Sounds frustrating? It is, indeed.
The third and last intercessional in Bonn has finished on Friday, August 14th and again leaves loads of unfinished business behind. I don’t want to repeat what has been said before a million times, but just wrap up what the results mean for us, using the statements of those who should know best, including a short summary of my chat with Nicole Wilke, our German Lead Negotiator.
Yvo de Boer (the guy who is the boss of this whole thing: executive secretary of the UNFCCC):
For any hope of a deal, he said, “the speed of the negotiations must be considerably accelerated at the [next] meeting in Bangkok.” And: “If we continue at this rate, we are NOT going to make it.”
Well – speaks for itself, doesn’t it?
Meanwhile, US’ lead climate negotiator, Jonathan Pershing, added to the warnings:
“If we don’t have more movement and more consensus than we saw here, we won’t have an agreement.”
Dessima Williams, the permanent representative of Grenada to the UN and chairwoman of the Alliance of Small Island States, translated, what this means for us.
According to Williams, the commitments currently on the table from industrial countries will only reduce emissions between 10 and 16 percent from 1990 level. Simply put: these pledges will lead to temperature change of more than 3 degrees Celsius. The consequences of a 3 degrees warming (in case we do implement those far too low goals, which is not even guaranteed) are shown in this short film by National Geographic:
Interestingly, the G8 and MEF members have just recently agreed on a maximum of 2 degrees Celsius in L’Aquila, Italy. So now what? Why can’t they come to an agreement more quikly?
To answer those questions, I have asked Nicole Wilke, our German lead negotiator at the UN Climate Talks, to translate to someone, who is merely a blogger & neither a Climate Change scientist, nor a professional Diplomat.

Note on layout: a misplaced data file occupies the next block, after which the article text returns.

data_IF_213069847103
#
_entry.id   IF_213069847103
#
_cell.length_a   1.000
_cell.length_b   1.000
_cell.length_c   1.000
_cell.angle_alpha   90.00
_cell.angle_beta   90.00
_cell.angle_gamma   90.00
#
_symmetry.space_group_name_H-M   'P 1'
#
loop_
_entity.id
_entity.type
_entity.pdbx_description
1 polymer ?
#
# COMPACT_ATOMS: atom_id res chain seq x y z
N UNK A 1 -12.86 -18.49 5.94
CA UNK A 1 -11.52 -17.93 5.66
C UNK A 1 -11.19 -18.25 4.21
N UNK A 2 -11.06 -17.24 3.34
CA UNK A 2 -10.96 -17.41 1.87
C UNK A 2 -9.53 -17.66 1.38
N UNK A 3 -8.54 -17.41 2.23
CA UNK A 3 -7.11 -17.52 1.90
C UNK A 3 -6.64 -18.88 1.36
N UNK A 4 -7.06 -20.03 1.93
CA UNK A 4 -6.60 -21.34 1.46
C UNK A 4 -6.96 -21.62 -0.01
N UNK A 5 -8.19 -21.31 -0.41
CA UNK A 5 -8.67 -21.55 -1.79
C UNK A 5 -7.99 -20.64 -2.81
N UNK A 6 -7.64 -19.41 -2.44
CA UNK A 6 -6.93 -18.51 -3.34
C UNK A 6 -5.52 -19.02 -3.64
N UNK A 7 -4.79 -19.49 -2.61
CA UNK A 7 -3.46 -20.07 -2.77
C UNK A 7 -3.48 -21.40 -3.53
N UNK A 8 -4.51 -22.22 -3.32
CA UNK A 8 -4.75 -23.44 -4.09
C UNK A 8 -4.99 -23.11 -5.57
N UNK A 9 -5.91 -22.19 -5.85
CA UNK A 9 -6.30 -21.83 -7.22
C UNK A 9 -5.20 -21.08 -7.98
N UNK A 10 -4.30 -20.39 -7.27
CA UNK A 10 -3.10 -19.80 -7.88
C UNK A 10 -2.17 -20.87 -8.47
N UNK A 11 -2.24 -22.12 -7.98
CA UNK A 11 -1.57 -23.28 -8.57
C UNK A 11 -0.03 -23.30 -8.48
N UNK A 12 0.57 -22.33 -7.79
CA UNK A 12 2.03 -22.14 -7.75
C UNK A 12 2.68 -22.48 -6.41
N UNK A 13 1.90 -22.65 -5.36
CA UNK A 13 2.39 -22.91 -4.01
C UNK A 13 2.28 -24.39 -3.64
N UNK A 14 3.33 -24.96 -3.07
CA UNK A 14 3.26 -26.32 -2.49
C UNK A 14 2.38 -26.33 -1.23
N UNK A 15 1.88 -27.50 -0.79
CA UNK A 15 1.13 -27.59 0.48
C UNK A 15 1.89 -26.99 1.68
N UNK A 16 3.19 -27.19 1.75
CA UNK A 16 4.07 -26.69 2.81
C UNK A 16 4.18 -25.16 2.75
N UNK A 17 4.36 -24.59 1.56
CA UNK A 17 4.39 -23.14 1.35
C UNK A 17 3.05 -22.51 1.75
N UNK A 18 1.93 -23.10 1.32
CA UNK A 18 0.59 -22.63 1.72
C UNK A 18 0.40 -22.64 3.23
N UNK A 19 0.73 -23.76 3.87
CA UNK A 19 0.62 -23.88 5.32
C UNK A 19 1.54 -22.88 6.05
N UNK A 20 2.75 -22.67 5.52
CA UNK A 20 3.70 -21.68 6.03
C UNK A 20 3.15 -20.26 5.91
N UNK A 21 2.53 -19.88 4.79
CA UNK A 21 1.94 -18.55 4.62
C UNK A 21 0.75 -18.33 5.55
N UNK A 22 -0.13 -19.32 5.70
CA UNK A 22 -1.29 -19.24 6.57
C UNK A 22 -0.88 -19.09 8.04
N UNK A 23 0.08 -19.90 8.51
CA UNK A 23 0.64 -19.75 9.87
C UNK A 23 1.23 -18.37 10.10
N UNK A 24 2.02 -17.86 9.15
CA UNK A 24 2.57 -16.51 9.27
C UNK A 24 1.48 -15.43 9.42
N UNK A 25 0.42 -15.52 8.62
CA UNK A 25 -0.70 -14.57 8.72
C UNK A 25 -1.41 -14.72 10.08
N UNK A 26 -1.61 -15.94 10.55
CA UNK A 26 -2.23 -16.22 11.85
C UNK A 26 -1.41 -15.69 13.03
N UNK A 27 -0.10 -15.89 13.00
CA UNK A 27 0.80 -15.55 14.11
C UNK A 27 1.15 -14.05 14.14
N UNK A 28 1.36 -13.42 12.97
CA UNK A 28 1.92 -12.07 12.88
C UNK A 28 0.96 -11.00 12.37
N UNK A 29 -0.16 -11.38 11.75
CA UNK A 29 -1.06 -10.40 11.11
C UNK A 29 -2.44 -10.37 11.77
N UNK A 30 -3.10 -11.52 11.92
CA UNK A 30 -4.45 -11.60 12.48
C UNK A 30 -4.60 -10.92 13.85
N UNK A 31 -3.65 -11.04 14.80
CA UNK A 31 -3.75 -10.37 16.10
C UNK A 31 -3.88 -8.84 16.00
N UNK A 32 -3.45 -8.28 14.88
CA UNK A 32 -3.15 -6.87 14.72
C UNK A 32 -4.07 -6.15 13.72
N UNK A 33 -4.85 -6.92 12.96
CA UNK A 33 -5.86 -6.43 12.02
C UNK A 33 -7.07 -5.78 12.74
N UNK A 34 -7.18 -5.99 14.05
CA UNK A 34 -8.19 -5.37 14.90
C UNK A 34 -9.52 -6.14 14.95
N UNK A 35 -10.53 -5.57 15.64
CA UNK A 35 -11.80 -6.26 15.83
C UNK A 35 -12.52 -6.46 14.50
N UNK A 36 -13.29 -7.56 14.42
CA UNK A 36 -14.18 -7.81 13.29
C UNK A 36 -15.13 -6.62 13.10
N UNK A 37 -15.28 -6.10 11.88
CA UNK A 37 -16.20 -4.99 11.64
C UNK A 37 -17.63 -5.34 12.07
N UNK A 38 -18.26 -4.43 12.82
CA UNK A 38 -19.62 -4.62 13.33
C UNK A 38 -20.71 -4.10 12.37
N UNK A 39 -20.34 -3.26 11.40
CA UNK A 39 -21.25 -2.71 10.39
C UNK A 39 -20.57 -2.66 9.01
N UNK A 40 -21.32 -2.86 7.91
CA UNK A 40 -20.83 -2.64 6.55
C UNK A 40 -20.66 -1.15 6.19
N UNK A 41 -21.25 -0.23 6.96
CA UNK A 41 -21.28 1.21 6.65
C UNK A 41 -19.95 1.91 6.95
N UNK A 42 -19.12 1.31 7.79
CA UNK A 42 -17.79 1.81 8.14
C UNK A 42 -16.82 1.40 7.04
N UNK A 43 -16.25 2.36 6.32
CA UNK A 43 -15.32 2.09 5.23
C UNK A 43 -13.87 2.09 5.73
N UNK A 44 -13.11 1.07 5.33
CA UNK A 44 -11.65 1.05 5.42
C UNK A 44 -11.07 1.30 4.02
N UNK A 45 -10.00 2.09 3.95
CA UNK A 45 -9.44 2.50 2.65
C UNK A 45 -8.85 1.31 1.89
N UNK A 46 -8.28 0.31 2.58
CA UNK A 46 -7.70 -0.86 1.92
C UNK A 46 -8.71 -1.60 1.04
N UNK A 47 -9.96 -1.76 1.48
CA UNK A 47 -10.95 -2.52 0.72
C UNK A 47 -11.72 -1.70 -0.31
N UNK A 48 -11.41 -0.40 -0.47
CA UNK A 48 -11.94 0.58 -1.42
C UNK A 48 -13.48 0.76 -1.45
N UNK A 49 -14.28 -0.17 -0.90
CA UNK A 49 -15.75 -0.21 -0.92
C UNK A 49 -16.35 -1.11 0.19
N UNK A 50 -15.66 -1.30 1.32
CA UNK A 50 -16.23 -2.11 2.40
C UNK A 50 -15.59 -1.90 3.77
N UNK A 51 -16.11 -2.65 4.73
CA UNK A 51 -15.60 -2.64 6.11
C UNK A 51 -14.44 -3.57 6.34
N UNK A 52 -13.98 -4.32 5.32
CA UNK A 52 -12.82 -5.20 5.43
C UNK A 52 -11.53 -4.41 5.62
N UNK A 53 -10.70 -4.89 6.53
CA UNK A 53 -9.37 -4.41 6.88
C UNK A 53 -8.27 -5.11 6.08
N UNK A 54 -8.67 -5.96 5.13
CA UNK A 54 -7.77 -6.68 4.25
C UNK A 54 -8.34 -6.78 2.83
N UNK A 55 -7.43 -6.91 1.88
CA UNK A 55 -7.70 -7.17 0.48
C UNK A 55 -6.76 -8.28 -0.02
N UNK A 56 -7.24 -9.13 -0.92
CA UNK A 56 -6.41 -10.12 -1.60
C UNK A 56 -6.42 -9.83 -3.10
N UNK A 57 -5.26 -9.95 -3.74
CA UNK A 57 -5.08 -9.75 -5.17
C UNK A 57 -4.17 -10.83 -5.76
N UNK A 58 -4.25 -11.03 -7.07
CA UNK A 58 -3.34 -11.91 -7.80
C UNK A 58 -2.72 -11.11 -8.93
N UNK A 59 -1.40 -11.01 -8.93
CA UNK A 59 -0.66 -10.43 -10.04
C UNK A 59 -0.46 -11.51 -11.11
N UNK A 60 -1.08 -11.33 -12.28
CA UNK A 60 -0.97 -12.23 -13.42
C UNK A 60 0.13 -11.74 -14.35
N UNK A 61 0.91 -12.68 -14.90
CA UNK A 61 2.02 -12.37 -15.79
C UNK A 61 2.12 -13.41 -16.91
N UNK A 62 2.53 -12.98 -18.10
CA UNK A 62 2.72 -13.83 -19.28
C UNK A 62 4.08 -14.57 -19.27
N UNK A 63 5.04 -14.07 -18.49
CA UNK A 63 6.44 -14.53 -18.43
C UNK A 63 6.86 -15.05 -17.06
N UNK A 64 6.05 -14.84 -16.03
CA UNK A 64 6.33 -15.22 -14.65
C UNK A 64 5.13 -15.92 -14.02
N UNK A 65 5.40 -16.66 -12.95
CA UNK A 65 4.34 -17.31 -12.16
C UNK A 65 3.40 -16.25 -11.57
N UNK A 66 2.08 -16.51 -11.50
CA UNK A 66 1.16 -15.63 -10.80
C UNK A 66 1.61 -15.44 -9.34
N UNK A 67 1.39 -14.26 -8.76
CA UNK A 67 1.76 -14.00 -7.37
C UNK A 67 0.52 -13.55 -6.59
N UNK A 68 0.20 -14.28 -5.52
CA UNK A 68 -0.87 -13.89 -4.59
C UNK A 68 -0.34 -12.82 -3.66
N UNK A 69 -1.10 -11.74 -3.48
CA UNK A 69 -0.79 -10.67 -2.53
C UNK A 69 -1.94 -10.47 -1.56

Ms. Wilke quickly reminded me that in this week in Bonn, we are again talking about 2000 delegates from 192 countries, not merely 8 or 17 (as given at the G8 and MEF). Also, what we’re talking about was a profound change of industrial civilization that would affect hundreds of different, but intertwined economic interests.
According to Wilke, it would be too easy to judge a meeting like this one in Bonn by just looking at the current numbers on the table. “It’s not black or white”, Wilke said. And I guess, she’s right. This time, we are talking about a strategic meeting, about small and informal groups that try to come to an agreement on details that are often not even known by the public. And some countries simply don’t want to give an inch at this point, because they fear others taking a mile.
Meanwhile, Anders Turesson, Sweden’s lead negotiator and chairman of the EU working group, also saw glimmers of hope in the current round, such as a collective agreement on what should be done. The fact that this agreement does not automatically lead to a concrete and binding political statement, is, according to Turesson, not surprising: “It would be surprising if there weren’t stumbling blocks.”
Ms. Wilke compared the negotiations with a big family that wants to go on vacation: Everyone wants to go. Everyone knows the others also want to go. And they do want to go together. But the details are tricky: Do we wanna go on an adventure trip? To the beach? By bike, car or plane?
And I guess, some of those countries negotiating threaten others to stay at home completely, unless everyone follows them?
To read the German post on this issue, check ClimateBlogger.de